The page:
Government officials have approved a plan to reintroduce tigers to Cambodia's Eastern Plains by 2022. The plan would make Cambodia the first country to regain a tiger population after functional extinction. The World Wildlife Fund's (WWF) Cambodia headquarters revealed on Wednesday that the Cambodia Tiger Action Plan - part of a global plan to try to double the number of wild tigers - was approved on March 23.
The initiative's execution is dependent on a number of factors, such as illegal logging and habitat loss, sufficient prey numbers and funding. Tigers have been considered functionally extinct in Cambodia since the last sighting in 2007. A tiger was pictured on a camera trap in the Mondolkiri Protected Forest area in the east of the country. In a press conference on Wednesday, WWF country director Chhith Sam Ath acknowledged the obstacles that must be overcome for the plan to be successful. "One of the major concerns is law enforcement, which needs to be strengthened in those areas first, as well as the wildlife trade and illegal logging," he said. "We need to ensure that there is zero poaching and habitat loss. We need a world-class protected area where there is no poaching, hunting, or forest logging."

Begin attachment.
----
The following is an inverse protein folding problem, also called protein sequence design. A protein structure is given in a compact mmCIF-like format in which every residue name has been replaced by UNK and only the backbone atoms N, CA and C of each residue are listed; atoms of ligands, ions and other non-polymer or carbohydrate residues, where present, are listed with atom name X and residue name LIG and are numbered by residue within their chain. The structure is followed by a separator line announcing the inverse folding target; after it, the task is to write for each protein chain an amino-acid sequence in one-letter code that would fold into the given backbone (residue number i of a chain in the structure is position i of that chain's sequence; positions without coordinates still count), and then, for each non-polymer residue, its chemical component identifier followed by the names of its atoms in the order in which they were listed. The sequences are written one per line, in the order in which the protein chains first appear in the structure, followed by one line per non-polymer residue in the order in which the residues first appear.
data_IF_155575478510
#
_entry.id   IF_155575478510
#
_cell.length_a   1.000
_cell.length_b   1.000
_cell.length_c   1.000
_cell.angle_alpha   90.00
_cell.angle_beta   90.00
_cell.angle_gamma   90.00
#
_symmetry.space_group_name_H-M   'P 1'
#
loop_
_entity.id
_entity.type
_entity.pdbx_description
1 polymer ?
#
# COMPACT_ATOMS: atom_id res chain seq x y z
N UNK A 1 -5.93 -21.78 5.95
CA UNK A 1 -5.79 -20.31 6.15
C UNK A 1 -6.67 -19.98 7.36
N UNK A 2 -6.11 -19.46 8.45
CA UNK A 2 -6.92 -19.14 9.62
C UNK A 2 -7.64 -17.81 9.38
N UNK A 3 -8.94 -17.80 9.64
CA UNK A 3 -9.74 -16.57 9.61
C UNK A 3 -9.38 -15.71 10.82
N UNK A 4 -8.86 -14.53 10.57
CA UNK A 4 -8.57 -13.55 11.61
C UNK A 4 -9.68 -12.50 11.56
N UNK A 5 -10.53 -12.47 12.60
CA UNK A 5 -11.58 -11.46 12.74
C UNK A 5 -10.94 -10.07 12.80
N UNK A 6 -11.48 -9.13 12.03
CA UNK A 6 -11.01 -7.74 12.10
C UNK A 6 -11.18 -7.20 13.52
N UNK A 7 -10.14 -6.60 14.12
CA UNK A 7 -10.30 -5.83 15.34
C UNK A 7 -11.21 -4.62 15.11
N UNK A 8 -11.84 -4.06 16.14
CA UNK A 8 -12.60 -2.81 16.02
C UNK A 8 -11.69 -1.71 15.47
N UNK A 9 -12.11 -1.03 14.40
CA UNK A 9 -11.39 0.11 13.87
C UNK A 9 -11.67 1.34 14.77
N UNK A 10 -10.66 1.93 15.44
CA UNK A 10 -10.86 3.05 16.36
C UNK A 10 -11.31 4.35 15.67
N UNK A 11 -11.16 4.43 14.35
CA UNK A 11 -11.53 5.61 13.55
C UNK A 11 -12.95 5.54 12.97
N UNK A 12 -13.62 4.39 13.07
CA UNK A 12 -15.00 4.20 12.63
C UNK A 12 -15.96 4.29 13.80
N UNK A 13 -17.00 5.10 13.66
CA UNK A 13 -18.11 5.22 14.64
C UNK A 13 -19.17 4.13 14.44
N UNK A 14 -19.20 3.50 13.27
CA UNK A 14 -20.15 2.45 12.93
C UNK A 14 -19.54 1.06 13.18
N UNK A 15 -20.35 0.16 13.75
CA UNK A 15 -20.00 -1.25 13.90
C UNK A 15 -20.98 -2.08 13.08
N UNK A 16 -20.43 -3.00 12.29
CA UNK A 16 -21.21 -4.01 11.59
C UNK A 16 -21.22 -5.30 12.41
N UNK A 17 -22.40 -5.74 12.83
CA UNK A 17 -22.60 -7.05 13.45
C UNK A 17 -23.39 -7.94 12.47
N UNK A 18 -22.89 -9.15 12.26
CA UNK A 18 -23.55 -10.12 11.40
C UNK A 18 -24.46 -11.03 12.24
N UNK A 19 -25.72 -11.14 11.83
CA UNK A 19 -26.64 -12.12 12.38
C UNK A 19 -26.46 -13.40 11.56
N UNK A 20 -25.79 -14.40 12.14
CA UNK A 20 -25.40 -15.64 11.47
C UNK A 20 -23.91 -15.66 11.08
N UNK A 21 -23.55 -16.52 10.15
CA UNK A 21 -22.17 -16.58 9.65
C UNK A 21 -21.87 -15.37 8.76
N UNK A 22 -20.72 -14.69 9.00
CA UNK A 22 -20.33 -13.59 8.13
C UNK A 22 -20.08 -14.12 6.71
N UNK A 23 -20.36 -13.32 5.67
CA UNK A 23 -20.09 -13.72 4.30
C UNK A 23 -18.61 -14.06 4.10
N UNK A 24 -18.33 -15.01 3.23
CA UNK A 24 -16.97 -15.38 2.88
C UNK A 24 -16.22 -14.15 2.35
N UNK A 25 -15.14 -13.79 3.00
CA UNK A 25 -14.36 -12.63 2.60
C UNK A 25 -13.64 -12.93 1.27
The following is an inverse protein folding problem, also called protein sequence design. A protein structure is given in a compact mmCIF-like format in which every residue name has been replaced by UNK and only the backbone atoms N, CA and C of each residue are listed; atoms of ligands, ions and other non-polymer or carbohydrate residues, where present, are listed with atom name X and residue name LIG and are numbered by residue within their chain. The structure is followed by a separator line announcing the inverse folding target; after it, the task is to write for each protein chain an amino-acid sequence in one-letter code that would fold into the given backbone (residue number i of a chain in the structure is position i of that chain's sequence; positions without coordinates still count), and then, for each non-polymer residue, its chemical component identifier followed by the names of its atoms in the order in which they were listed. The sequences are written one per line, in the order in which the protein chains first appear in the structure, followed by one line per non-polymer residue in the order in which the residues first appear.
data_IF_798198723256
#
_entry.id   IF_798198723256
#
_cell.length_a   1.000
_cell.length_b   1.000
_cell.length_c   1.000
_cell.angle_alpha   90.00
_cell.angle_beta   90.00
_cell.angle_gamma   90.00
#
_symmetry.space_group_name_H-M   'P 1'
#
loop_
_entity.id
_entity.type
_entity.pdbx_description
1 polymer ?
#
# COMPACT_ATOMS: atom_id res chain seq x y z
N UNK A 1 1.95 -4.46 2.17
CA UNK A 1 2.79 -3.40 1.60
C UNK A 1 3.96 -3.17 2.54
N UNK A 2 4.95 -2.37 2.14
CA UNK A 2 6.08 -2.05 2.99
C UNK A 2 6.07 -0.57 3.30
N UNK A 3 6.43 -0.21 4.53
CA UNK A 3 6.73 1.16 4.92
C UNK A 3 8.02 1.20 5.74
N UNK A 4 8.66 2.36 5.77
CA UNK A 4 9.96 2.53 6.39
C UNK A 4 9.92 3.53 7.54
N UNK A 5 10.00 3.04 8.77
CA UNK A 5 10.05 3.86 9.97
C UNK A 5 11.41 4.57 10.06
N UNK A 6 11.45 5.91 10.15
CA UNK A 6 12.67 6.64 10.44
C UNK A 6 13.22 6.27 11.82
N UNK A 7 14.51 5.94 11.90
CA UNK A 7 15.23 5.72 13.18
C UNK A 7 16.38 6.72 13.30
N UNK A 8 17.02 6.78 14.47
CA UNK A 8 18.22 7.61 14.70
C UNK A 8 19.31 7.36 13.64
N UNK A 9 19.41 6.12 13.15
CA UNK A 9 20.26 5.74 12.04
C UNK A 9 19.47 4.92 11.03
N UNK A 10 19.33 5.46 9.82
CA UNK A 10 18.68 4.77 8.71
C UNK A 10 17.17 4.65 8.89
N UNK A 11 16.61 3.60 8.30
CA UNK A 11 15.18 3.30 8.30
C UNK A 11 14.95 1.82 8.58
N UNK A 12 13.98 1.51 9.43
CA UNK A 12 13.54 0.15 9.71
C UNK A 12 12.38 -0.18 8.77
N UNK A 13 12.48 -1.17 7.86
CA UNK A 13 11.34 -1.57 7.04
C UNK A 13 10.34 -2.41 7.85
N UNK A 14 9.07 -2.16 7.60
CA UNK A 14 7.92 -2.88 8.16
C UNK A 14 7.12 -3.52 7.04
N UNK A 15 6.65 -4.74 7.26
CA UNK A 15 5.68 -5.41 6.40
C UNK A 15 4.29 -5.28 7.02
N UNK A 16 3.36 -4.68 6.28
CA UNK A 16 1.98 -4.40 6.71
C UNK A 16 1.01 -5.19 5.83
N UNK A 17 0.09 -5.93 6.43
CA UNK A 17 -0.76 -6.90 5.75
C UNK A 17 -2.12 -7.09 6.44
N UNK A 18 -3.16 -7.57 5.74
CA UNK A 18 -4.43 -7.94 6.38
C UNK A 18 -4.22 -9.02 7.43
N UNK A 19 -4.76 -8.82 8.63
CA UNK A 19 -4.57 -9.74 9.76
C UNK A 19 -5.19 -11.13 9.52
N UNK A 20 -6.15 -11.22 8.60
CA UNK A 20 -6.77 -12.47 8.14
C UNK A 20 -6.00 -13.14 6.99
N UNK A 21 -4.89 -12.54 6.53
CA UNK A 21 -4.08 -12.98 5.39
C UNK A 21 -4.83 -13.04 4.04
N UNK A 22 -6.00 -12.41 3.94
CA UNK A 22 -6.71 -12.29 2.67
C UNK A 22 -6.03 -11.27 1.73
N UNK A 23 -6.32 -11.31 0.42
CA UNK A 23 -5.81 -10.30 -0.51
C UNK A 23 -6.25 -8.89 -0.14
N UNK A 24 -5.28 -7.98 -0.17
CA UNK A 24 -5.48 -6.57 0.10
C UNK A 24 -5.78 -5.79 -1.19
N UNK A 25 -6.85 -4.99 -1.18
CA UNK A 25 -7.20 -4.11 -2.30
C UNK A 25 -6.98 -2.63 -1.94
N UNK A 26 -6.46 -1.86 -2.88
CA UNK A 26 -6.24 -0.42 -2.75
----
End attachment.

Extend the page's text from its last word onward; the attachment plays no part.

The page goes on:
Sam Ath said a WWF survey of people living in the region found that 80 percent were happy with the idea of reintroduction, and that one tiger is capable of bringing in $15 million in ecotourism revenue. A delegation is set to travel to India next week to attend a ministerial meeting on the reintroduction of tigers, and the government expects to finalize a so-called "sourcing agreement" with the Indian authorities next year for the procurement of some of the animals.